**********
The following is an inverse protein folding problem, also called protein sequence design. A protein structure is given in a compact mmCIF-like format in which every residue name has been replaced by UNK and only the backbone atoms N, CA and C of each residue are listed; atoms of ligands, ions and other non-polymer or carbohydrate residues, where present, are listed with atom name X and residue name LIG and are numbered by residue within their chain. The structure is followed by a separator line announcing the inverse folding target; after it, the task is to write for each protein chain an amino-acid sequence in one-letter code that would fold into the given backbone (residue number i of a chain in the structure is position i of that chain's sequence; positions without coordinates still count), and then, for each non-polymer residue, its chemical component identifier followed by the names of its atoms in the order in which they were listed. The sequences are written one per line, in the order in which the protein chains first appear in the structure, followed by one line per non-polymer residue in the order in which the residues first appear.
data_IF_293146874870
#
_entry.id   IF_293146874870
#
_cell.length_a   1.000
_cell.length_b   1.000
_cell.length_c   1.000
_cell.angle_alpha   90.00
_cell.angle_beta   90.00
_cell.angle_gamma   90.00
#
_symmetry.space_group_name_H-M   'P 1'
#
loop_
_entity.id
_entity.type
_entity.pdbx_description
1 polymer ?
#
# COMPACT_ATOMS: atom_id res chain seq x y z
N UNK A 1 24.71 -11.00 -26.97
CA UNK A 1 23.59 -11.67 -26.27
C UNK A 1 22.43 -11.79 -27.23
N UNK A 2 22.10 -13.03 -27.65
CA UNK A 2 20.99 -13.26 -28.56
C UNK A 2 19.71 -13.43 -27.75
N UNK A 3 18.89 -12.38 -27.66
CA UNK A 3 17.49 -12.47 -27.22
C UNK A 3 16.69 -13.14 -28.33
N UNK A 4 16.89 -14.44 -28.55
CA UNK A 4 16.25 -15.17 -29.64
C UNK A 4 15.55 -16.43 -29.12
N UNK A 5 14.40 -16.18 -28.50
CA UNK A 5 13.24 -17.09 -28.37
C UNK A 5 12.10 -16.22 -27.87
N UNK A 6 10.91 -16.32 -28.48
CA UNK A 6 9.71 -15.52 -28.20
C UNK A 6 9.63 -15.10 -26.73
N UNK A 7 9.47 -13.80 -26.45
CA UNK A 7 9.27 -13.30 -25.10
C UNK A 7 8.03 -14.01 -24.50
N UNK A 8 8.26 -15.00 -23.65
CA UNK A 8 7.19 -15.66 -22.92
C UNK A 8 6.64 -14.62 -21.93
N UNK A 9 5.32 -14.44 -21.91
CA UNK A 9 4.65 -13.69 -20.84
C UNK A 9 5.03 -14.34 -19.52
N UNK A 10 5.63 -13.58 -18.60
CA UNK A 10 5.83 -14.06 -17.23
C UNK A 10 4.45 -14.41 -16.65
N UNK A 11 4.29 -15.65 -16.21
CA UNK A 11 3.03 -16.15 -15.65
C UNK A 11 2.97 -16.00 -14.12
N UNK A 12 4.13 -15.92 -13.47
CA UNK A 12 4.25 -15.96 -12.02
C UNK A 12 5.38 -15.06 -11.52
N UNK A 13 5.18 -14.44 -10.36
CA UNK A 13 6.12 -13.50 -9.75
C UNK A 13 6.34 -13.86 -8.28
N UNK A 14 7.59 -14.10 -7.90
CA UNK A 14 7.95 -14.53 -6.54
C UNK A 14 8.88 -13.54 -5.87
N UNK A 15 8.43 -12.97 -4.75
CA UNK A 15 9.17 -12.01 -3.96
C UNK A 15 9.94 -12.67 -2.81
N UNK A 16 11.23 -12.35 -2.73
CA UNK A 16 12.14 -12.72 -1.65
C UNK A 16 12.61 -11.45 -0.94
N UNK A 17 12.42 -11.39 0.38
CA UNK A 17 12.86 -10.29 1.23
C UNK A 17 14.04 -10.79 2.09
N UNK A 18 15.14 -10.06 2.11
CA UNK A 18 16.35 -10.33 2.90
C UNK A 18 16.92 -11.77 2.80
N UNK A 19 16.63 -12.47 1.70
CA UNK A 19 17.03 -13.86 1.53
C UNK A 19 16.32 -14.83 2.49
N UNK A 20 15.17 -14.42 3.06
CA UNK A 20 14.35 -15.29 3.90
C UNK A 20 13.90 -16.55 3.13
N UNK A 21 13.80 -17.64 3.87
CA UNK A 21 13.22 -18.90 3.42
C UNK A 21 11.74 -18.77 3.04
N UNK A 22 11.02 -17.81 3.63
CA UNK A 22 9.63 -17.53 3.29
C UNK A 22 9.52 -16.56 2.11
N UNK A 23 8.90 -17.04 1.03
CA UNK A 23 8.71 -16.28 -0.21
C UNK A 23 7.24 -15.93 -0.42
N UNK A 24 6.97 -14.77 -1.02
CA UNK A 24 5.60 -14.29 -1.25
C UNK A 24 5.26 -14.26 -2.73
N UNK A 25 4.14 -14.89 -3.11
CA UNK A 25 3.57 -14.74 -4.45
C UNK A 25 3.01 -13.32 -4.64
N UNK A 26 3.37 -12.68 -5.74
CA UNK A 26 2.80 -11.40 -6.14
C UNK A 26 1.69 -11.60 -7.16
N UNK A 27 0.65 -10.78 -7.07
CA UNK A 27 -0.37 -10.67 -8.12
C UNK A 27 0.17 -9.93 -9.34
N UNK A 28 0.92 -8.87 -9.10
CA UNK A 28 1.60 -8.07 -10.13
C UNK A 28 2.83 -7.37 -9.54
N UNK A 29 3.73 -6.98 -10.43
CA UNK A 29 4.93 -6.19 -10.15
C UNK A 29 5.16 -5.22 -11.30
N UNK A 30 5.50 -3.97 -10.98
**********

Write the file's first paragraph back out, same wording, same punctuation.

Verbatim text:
The following is an inverse protein folding problem, also called protein sequence design. A protein structure is given in a compact mmCIF-like format in which every residue name has been replaced by UNK and only the backbone atoms N, CA and C of each residue are listed; atoms of ligands, ions and other non-polymer or carbohydrate residues, where present, are listed with atom name X and residue name LIG and are numbered by residue within their chain. The structure is followed by a separator line announcing the inverse folding target; after it, the task is to write for each protein chain an amino-acid sequence in one-letter code that would fold into the given backbone (residue number i of a chain in the structure is position i of that chain's sequence; positions without coordinates still count), and then, for each non-polymer residue, its chemical component identifier followed by the names of its atoms in the order in which they were listed. The sequences are written one per line, in the order in which the protein chains first appear in the structure, followed by one line per non-polymer residue in the order in which the residues first appear.